Diversity is one thing—divisiveness is another. We hope to have diversity within our own congregation and to affirm diversity in our community and nation. But diversity becomes divisive when you mix religion and politics.
I’ve attempted to keep the delicate balance, expressing my personal beliefs, ideas and concerns without crossing the line into political ideology. I respectfully accept the criticism of those who believed I sometimes fail to keep that balance.
It isn’t easy. I’ll keep working at it.
In last Friday’s Times there was an op-ed piece written by an Episcopal minister, John Danforth, the former Republican Senator from Missouri, titled ‘Onward, Moderate Christian Soldiers.’ It’s a gem. He said;
“It would be an oversimplification to say that America’s culture wars are now between people of faith and nonbelievers. People of faith are not of one mind, whether on specific issues like stem cell research and government intervention in the case of Terri Schiavo, or the more general issue of how religion relates to politics. In recent years, conservative Christians have presented themselves as representing the one authentic Christian perspective on politics. With due respect for our conservative friends, equally devout Christians come to very different conclusions…
“For us (moderates) the only absolute standard of behavior is the commandment to love our neighbors as ourselves…
“We think that efforts to haul references of God into the public square, into schools and courthouses, are far more apt to divide Americans than to advance faith…
“We strongly support the separation of church and state…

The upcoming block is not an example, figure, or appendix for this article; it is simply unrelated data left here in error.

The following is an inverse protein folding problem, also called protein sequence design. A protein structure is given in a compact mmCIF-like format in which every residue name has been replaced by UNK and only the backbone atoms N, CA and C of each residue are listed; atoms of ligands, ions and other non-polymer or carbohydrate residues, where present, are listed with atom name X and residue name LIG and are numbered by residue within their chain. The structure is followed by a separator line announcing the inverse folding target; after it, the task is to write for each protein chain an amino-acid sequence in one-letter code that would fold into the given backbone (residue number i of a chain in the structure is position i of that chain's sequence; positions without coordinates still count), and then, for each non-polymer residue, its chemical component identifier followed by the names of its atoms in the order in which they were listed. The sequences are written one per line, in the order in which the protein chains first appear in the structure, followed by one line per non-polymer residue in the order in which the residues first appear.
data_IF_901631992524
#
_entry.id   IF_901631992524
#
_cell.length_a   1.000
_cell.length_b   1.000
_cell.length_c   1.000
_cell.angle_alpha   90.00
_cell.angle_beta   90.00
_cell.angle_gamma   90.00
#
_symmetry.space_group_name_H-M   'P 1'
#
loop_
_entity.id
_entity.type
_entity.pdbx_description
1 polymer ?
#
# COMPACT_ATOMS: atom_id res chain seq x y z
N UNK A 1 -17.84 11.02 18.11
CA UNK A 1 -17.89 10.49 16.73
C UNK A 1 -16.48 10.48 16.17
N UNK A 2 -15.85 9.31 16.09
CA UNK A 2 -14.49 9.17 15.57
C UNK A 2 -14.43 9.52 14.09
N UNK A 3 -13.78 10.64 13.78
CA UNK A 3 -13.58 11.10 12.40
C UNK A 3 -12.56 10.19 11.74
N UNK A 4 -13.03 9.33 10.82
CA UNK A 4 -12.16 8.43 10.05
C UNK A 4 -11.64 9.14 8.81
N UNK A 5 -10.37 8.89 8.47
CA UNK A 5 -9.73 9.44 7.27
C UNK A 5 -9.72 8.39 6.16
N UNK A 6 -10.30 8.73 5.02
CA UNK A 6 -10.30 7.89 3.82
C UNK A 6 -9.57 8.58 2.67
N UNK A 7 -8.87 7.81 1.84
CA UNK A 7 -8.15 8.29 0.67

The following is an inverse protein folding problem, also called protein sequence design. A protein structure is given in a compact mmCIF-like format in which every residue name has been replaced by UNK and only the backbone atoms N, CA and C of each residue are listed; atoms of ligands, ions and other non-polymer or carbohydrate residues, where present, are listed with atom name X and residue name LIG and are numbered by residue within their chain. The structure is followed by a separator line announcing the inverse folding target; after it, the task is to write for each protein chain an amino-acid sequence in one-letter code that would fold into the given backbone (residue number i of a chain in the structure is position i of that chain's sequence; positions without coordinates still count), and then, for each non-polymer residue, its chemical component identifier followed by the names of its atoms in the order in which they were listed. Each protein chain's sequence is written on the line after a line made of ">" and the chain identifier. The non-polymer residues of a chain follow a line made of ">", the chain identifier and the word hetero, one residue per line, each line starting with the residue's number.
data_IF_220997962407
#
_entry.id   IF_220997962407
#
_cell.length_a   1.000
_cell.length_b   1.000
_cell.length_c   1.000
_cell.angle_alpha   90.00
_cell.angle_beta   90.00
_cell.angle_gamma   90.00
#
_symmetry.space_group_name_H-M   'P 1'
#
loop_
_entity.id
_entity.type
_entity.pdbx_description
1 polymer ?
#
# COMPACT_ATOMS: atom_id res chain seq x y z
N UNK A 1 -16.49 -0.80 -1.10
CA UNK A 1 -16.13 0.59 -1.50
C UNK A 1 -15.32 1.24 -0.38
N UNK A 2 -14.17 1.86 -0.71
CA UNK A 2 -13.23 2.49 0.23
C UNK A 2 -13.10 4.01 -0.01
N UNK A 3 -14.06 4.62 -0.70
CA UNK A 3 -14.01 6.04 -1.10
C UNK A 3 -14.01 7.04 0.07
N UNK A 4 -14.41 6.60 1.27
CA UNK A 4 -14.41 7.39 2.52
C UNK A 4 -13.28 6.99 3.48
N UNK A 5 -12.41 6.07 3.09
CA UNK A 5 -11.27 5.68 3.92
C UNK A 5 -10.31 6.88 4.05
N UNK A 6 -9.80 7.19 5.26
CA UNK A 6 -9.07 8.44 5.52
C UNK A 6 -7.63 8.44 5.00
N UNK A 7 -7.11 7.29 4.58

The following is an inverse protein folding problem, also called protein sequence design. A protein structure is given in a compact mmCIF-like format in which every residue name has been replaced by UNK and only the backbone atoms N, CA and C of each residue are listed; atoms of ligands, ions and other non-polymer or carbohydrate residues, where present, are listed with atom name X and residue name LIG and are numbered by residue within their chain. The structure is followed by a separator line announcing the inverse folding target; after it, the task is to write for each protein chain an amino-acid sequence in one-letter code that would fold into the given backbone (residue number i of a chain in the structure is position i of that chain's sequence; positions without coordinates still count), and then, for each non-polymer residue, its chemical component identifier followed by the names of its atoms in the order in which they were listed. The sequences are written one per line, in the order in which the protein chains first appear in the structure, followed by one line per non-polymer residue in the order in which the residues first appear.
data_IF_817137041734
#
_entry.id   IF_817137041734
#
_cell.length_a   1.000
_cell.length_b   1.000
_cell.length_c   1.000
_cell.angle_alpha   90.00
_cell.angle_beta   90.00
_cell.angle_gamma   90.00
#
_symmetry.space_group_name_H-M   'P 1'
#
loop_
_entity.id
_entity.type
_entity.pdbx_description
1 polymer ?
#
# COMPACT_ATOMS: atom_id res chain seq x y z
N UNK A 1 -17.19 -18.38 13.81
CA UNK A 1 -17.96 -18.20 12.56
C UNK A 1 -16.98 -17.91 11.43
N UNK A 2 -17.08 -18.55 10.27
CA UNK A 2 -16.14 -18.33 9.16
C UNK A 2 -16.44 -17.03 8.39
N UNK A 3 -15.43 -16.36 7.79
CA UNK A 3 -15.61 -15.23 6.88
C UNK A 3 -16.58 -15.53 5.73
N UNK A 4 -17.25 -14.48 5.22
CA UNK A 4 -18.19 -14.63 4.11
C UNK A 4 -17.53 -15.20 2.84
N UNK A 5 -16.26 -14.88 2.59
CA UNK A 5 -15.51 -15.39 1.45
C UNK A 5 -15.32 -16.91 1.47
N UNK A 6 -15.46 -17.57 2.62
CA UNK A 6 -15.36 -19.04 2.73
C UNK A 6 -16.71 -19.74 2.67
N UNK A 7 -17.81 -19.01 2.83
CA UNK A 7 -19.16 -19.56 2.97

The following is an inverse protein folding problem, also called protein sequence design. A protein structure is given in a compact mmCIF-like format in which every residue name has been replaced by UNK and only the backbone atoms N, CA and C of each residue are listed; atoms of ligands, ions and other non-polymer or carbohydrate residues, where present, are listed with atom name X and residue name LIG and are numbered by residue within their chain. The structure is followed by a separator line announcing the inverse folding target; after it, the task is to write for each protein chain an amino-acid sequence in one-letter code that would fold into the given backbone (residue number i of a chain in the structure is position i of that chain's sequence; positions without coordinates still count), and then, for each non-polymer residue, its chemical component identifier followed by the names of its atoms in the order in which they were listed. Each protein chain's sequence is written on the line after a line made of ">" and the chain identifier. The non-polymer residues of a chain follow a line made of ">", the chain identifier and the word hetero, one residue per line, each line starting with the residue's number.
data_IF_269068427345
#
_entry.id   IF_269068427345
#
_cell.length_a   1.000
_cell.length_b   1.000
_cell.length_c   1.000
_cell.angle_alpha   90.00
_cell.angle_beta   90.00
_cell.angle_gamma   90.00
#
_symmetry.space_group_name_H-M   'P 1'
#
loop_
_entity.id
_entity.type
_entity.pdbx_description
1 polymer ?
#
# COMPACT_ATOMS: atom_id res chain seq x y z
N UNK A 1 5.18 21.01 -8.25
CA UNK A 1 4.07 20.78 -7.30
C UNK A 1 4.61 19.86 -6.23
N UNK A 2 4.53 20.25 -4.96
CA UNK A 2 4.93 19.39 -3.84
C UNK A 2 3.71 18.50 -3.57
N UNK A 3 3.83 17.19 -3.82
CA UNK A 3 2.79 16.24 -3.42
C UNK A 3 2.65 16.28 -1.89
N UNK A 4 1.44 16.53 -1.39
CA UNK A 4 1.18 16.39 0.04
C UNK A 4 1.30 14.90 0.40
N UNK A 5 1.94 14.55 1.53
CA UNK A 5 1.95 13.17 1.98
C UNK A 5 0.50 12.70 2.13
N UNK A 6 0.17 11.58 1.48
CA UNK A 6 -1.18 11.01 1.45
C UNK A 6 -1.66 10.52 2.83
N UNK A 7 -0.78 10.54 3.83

“In the decade since I left the Senate, American politics has been characterized by two phenomena: the increased activism of the Christian right, especially in the Republican Party, and the collapse of bipartisan collegiality. I do not think it is a stretch to suggest a relationship between the two. To assert that I am on God’s side and you are not, that I know God’s will and you do not, and that I will use the power of government to advance my understanding of God’s kingdom is certain to produce hostility.”
I’ll simply say ‘amen’ to Rev. Danforth’s sentiments.
The culture war is going to continue; we should not be silenced. We must not allow ourselves to be intimidated by those who say it’s unpatriotic to criticize our government’s policies at home or abroad. We need to find ways to serve as moderators, to bring some balance into the debate as we live out our faith.
Second Reading: Letter to Car Talk From Gregory Paul Engel
Dear Tom and Ray;
I’ve listened to your show for a while now. I must say, I was a lot like you guys. Carefree. Blabbed a lot. This was before my life took a tragic turn. A turn which, I sense, both of you are on the verge of taking. There is no help for me, unfortunately. But perhaps my story will help prevent you from falling into the abyss that I have been thrown.